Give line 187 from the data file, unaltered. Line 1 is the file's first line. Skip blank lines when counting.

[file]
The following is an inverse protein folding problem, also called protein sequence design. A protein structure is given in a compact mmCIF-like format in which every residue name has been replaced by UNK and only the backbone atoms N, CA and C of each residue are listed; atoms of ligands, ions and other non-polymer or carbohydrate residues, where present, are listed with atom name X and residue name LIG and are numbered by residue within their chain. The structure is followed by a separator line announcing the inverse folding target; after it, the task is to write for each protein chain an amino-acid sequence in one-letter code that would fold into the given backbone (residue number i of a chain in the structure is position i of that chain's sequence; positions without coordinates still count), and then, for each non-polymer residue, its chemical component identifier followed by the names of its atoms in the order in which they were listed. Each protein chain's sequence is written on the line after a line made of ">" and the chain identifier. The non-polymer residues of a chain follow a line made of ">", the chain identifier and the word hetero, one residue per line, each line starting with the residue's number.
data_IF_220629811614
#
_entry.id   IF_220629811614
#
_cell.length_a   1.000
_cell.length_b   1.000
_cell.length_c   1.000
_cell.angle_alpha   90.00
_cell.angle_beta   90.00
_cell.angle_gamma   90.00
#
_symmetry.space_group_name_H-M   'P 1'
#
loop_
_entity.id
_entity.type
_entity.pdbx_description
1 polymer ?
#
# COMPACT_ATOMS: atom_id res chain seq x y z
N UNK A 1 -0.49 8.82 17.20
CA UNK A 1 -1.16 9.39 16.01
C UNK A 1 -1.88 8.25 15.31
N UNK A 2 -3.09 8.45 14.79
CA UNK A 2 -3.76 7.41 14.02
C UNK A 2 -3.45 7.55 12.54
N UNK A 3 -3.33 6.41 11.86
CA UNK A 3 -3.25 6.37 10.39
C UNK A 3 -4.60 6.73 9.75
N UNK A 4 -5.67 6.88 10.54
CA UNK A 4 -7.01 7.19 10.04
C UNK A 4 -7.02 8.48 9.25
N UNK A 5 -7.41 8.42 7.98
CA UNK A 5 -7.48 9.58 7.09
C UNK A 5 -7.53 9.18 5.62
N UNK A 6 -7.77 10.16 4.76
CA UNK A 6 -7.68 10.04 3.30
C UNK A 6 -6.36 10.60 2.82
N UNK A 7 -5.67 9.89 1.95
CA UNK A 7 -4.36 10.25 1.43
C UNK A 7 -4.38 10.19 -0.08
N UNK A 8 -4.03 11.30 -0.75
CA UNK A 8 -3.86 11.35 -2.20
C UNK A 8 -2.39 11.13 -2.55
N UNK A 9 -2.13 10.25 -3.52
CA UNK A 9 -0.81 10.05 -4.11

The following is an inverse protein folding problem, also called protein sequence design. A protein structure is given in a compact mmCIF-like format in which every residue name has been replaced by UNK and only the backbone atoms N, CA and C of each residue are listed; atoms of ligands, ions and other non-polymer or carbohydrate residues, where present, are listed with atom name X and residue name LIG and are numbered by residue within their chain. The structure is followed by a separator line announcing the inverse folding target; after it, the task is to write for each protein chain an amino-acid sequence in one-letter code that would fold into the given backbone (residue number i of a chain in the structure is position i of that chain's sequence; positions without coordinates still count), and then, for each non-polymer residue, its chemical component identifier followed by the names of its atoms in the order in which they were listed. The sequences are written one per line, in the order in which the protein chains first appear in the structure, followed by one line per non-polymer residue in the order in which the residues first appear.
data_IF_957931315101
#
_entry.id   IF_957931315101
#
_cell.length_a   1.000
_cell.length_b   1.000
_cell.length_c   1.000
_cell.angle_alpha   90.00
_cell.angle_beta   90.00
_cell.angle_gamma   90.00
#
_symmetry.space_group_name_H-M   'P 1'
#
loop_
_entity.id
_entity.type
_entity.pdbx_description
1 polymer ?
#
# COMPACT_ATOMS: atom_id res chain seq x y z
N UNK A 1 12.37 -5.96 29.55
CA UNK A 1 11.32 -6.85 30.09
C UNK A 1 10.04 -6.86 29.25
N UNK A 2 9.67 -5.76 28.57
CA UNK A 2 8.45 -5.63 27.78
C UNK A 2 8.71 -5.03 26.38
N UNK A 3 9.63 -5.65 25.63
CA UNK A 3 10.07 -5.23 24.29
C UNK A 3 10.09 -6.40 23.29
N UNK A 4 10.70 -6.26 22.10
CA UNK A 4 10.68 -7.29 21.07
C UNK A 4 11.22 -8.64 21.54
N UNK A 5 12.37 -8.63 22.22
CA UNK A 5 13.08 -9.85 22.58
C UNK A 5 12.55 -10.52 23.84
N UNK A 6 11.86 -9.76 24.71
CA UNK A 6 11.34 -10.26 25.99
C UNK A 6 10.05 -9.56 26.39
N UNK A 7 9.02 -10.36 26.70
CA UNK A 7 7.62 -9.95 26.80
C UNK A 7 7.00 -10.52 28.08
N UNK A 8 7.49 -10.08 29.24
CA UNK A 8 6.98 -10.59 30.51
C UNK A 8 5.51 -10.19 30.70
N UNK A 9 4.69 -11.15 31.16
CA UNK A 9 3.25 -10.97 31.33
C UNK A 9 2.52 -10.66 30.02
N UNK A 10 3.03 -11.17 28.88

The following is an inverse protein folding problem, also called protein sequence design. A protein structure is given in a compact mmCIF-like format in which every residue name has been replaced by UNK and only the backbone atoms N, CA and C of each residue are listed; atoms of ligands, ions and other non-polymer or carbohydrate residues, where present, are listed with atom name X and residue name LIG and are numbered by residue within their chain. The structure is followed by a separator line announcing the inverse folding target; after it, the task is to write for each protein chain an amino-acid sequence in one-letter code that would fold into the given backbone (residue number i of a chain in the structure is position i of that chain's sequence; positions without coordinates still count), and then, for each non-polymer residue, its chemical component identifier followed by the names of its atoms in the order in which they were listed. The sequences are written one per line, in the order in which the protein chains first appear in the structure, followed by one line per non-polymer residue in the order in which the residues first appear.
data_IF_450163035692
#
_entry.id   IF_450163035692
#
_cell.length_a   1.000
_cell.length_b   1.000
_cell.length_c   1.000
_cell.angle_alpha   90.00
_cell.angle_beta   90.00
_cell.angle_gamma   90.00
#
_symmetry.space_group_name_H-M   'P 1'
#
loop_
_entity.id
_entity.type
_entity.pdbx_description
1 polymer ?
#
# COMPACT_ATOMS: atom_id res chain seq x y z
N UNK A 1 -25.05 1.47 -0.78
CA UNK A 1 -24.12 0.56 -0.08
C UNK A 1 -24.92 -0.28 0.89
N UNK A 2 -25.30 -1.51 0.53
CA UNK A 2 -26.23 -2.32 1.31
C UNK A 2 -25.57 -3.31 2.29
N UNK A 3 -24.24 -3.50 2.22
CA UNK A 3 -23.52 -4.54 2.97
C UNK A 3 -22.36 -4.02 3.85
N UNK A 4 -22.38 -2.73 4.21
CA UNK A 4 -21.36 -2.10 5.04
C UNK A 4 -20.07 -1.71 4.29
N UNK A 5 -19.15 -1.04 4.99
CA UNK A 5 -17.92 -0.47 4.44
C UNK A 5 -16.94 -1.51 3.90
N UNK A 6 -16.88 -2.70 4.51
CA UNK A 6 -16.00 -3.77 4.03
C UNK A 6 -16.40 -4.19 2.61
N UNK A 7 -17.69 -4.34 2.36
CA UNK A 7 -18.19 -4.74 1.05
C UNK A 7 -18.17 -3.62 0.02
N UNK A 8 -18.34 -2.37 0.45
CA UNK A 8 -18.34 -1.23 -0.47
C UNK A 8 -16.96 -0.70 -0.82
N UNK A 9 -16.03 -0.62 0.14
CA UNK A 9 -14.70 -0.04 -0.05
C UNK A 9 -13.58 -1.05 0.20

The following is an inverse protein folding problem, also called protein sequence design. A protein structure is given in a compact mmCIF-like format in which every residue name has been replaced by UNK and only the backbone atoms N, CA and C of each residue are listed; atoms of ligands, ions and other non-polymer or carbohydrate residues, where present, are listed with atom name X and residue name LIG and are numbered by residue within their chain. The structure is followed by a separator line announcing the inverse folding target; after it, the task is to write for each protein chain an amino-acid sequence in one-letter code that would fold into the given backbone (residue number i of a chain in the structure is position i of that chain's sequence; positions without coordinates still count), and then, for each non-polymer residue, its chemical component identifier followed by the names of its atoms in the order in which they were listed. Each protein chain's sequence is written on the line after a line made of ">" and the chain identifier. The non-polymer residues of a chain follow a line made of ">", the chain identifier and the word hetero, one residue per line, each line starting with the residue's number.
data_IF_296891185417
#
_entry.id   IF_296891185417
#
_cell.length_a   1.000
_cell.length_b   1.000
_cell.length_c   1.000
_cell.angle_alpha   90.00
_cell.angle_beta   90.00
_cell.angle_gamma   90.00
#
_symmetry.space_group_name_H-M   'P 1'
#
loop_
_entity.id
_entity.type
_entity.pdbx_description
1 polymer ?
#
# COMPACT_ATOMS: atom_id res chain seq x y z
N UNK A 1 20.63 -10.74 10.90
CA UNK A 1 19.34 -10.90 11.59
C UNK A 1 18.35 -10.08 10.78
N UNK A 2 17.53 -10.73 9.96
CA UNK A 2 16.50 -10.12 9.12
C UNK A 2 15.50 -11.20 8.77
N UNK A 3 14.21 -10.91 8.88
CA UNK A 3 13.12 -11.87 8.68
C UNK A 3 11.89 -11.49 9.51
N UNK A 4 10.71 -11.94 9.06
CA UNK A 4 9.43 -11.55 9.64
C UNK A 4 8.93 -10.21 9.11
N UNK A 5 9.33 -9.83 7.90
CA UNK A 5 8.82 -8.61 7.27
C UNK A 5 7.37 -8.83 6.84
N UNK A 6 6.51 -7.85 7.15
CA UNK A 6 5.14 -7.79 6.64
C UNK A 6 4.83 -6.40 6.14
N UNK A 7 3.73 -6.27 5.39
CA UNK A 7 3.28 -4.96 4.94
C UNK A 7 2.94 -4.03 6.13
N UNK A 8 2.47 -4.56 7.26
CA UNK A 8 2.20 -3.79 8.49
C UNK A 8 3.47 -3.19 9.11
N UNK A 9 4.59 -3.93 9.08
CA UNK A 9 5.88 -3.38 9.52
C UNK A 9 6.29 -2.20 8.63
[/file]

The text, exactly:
N UNK A 8 2.47 -4.56 7.26